World

Visa ban reversed by US State Department

04 Feb 2017 | By Supriya
Donald Trump signs refugee order, bans millions

To comply with a federal judge's ruling in Seattle, the US State Department has "reversed the provisional revocation of visas."

Effectively, it means citizens from 7 Muslim countries barred by the US travel ban, will now be allowed to travel to US.

US State Department said, "Those individuals with visas that were not physically cancelled may now travel if the visa is otherwise valid."

In context: Donald Trump signs refugee order, bans millions

A starting pointCitizens of 7 Muslim countries banned from US

President Trump has signed an executive order banning citizens from seven Muslim countries from stepping foot in the United States.

For starters, the ban is for 90 days however according to senior White House officials, this order is the first step towards a broader ban.

White House official reiterated that the administration would be "very aggressive" to fulfill its "mandate to keep America safe."

Millions bannedWho can no longer enter the US?

134 million citizens of seven Muslim-majority countries - Iraq, Syria, Iran, Libya, Somalia, Sudan and Yemen - are banned from entering US for 90 days.

In a 2016 law regarding immigration visas, these countries were referred to as "countries of concern."

Members of international organizations and diplomats are exempted from this ban.

The order clearly indicates possibility of a wider ban in the future.

Love World news?
Stay updated with the latest happenings.

04 Feb 2017Visa ban reversed by US State Department

650 held in immigration raids

According to the homeland security chief, more than 680 people were arrested in USA illegally last week by US immigration officers.
Trump assures new version of his immigration ban next week

17 Feb 2017Trump assures new version of his immigration ban next week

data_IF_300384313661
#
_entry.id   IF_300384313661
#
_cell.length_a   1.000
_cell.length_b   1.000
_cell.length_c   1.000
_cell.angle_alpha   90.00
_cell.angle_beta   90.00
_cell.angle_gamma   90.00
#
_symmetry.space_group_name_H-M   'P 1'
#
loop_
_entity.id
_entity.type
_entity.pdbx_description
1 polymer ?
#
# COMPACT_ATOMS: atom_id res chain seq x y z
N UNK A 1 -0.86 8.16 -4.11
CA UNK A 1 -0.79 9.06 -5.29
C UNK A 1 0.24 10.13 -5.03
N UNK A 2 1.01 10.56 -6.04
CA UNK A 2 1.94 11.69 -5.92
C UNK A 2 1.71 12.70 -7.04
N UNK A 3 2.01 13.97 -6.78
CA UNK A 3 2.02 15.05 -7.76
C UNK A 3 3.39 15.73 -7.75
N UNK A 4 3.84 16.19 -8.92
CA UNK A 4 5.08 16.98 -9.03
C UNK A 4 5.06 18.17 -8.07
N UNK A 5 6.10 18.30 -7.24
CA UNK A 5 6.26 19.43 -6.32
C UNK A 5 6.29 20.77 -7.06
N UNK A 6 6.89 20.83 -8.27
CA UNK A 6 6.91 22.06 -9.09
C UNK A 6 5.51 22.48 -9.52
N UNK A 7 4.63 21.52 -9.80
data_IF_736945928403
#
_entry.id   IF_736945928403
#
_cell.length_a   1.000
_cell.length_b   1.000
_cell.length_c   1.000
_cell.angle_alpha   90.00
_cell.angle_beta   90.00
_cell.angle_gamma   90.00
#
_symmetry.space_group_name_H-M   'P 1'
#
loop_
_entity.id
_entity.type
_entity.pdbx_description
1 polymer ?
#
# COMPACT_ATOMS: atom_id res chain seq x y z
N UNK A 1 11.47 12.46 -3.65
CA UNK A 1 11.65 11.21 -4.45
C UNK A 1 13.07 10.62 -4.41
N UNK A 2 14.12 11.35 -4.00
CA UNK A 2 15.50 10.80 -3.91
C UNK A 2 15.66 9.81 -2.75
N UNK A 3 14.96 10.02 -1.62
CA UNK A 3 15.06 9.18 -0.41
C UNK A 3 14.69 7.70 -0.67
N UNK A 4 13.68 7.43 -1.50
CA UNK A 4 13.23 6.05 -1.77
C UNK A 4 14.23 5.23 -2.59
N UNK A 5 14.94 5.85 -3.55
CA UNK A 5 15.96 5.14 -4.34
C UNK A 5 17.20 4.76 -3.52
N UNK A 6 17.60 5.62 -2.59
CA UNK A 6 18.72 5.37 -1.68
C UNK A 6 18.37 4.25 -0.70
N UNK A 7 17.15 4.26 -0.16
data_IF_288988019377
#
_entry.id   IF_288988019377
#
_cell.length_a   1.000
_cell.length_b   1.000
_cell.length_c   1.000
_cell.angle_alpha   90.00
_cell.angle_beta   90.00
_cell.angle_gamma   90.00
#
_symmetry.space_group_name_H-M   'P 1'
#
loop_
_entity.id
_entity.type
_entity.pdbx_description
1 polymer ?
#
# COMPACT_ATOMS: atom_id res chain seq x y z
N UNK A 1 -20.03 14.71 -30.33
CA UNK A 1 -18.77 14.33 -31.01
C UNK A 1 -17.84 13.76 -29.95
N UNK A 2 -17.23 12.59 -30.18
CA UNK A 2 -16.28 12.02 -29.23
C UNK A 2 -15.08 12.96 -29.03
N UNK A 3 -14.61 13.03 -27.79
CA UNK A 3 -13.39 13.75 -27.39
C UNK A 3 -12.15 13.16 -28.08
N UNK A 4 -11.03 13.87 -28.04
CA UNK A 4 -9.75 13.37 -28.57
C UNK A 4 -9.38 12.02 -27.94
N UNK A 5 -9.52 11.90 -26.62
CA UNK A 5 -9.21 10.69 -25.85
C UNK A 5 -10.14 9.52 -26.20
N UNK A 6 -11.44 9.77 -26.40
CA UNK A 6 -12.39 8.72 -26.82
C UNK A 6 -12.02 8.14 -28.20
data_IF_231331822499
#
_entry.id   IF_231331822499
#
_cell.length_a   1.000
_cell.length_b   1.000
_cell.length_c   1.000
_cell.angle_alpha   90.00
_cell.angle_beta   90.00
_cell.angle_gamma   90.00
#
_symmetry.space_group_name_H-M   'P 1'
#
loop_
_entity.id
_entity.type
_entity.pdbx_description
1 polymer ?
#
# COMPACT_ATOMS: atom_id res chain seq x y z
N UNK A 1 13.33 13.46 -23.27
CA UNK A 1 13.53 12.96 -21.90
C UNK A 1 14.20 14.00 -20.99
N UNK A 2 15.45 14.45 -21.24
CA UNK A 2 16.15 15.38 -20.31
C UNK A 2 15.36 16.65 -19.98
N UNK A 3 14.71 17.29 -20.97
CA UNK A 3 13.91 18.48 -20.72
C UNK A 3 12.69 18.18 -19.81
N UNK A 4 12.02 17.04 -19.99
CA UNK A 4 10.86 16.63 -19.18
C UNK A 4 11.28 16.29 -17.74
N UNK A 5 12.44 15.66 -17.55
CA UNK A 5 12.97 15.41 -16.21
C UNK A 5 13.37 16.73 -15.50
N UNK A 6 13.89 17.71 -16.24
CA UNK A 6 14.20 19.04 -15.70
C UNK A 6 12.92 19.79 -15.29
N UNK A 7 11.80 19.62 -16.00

After a court blocked US President Donald Trump's immigration ban, he has promised a new version of it by next week.

The administration has asked for a halt in proceedings by the 9th US Circuit Court of Appeals.

Washington could still revise its lawsuit if it disagrees with his new order.

Implementation of the ban caused chaos, but Trump called the rollout "very smooth".

Harsher laws under new immigration policy

Immigration officials can bypass due processes, like court hearings, in some cases. Local policemen and sheriff's deputies will be recruited as de facto immigration agents. No privacy protection will be offered to non-Americans. Unauthorized immigrants smuggling their children in could be prosecuted for human trafficking.
Love World news?
Stay updated with the latest happenings.

07 Mar 2017Trump excludes Iraq from new travel ban, covers 6 countries

US President Donald Trump has issued a new executive order which temporarily bars citizens of six predominantly Muslim countries from entering America.

Unlike the previous order, Iraq isn't in the list of excluded countries. Syrian refugees are also not barred indefinitely.

A provision prioritizing entry to Christians fleeing persecution abroad too has been removed.

The order goes into effect from March 16, not immediately.

09 Mar 2017Hawaii first state to intervene in Trump's revised immigration ban

The state of Hawaii requested emergency court intervention in Donald Trump's revised travel ban, asking a federal court to issue a temporary national restraining order on the same.

US District Court Judge Derrick Watson said it's possible for Hawaii to sue over the new order which was signed by Trump on Monday.

A hearing for the same is set to occur on 15th March.

30 Mar 2017Hawaii judge indefinitely extends Trump's travel ban suspension

US Federal Judge Derrick Watson has extended the suspension of US President Donald Trump's travel ban indefinitely. He said the ban would harm tourism and intake of foreign students and workers.

Watson had earlier placed a restraining order on the matter, which has now been converted to a preliminary injunction.

Trump condemned the move calling it an "unprecedented judicial overreach."